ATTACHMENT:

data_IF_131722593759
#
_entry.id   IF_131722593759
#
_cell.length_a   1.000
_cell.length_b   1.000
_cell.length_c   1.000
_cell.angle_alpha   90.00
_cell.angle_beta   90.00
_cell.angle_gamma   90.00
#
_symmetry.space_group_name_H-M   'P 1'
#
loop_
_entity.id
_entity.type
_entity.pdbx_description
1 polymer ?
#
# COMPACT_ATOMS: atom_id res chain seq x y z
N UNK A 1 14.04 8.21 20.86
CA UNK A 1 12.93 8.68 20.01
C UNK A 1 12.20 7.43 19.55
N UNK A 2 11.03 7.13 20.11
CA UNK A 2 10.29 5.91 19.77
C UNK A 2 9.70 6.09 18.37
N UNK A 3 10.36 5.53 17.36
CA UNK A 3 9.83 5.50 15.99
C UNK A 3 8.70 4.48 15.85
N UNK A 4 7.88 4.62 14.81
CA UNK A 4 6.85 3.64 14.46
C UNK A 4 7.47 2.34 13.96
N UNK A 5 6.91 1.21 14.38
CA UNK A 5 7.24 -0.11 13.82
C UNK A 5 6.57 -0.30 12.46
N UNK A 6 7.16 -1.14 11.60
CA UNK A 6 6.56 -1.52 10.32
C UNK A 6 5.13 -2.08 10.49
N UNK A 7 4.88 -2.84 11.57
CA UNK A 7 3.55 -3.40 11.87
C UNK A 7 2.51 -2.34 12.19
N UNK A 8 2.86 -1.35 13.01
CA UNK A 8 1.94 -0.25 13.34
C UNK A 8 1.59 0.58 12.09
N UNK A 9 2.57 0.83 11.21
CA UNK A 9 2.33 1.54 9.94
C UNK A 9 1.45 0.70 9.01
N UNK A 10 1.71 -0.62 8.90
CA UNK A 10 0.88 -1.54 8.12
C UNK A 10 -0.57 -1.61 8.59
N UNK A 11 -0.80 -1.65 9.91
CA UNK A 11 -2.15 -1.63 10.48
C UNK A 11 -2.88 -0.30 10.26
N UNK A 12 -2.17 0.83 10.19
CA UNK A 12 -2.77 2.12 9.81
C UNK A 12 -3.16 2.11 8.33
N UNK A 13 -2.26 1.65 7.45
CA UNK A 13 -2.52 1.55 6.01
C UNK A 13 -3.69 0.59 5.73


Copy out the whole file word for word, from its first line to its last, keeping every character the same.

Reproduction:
data_IF_131722593759
#
_entry.id   IF_131722593759
#
_cell.length_a   1.000
_cell.length_b   1.000
_cell.length_c   1.000
_cell.angle_alpha   90.00
_cell.angle_beta   90.00
_cell.angle_gamma   90.00
#
_symmetry.space_group_name_H-M   'P 1'
#
loop_
_entity.id
_entity.type
_entity.pdbx_description
1 polymer ?
#
# COMPACT_ATOMS: atom_id res chain seq x y z
N UNK A 1 14.04 8.21 20.86
CA UNK A 1 12.93 8.68 20.01
C UNK A 1 12.20 7.43 19.55
N UNK A 2 11.03 7.13 20.11
CA UNK A 2 10.29 5.91 19.77
C UNK A 2 9.70 6.09 18.37
N UNK A 3 10.36 5.53 17.36
CA UNK A 3 9.83 5.50 15.99
C UNK A 3 8.70 4.48 15.85
N UNK A 4 7.88 4.62 14.81
CA UNK A 4 6.85 3.64 14.46
C UNK A 4 7.47 2.34 13.96
N UNK A 5 6.91 1.21 14.38
CA UNK A 5 7.24 -0.11 13.82
C UNK A 5 6.57 -0.30 12.46
N UNK A 6 7.16 -1.14 11.60
CA UNK A 6 6.56 -1.52 10.32
C UNK A 6 5.13 -2.08 10.49
N UNK A 7 4.88 -2.84 11.57
CA UNK A 7 3.55 -3.40 11.87
C UNK A 7 2.51 -2.34 12.19
N UNK A 8 2.86 -1.35 13.01
CA UNK A 8 1.94 -0.25 13.34
C UNK A 8 1.59 0.58 12.09
N UNK A 9 2.57 0.83 11.21
CA UNK A 9 2.33 1.54 9.94
C UNK A 9 1.45 0.70 9.01
N UNK A 10 1.71 -0.62 8.90
CA UNK A 10 0.88 -1.54 8.12
C UNK A 10 -0.57 -1.61 8.59
N UNK A 11 -0.80 -1.65 9.91
CA UNK A 11 -2.15 -1.63 10.48
C UNK A 11 -2.88 -0.30 10.26
N UNK A 12 -2.17 0.83 10.19
CA UNK A 12 -2.77 2.12 9.81
C UNK A 12 -3.16 2.11 8.33
N UNK A 13 -2.26 1.65 7.45
CA UNK A 13 -2.52 1.55 6.01
C UNK A 13 -3.69 0.59 5.73